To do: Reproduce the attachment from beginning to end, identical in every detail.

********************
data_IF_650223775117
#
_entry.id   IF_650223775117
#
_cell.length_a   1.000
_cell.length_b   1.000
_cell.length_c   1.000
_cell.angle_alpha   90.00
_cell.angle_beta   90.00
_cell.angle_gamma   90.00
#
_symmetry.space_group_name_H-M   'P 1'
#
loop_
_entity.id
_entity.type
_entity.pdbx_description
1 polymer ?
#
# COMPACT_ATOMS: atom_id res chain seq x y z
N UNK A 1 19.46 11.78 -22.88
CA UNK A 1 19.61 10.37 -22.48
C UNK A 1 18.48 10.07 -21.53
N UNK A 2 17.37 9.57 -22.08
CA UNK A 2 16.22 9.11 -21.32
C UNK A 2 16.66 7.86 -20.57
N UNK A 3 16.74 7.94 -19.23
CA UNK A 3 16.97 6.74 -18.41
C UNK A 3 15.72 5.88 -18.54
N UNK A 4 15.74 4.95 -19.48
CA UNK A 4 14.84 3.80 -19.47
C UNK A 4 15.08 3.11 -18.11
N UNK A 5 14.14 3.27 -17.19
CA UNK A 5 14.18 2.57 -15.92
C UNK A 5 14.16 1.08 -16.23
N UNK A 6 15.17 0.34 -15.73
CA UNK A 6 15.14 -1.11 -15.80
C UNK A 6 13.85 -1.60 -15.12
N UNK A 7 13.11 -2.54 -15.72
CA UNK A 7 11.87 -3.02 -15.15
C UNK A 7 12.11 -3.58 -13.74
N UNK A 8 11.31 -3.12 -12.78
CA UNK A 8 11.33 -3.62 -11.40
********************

data_IF_650223775117
#
_entry.id   IF_650223775117
#
_cell.length_a   1.000
_cell.length_b   1.000
_cell.length_c   1.000
_cell.angle_alpha   90.00
_cell.angle_beta   90.00
_cell.angle_gamma   90.00
#
_symmetry.space_group_name_H-M   'P 1'
#
loop_
_entity.id
_entity.type
_entity.pdbx_description
1 polymer ?
#
# COMPACT_ATOMS: atom_id res chain seq x y z
N UNK A 1 19.46 11.78 -22.88
CA UNK A 1 19.61 10.37 -22.48
C UNK A 1 18.48 10.07 -21.53
N UNK A 2 17.37 9.57 -22.08
CA UNK A 2 16.22 9.11 -21.32
C UNK A 2 16.66 7.86 -20.57
N UNK A 3 16.74 7.94 -19.23
CA UNK A 3 16.97 6.74 -18.41
C UNK A 3 15.72 5.88 -18.54
N UNK A 4 15.74 4.95 -19.48
CA UNK A 4 14.84 3.80 -19.47
C UNK A 4 15.08 3.11 -18.11
N UNK A 5 14.14 3.27 -17.19
CA UNK A 5 14.18 2.57 -15.92
C UNK A 5 14.16 1.08 -16.23
N UNK A 6 15.17 0.34 -15.73
CA UNK A 6 15.14 -1.11 -15.80
C UNK A 6 13.85 -1.60 -15.12
N UNK A 7 13.11 -2.54 -15.72
CA UNK A 7 11.87 -3.02 -15.15
C UNK A 7 12.11 -3.58 -13.74
N UNK A 8 11.31 -3.12 -12.78
CA UNK A 8 11.33 -3.62 -11.40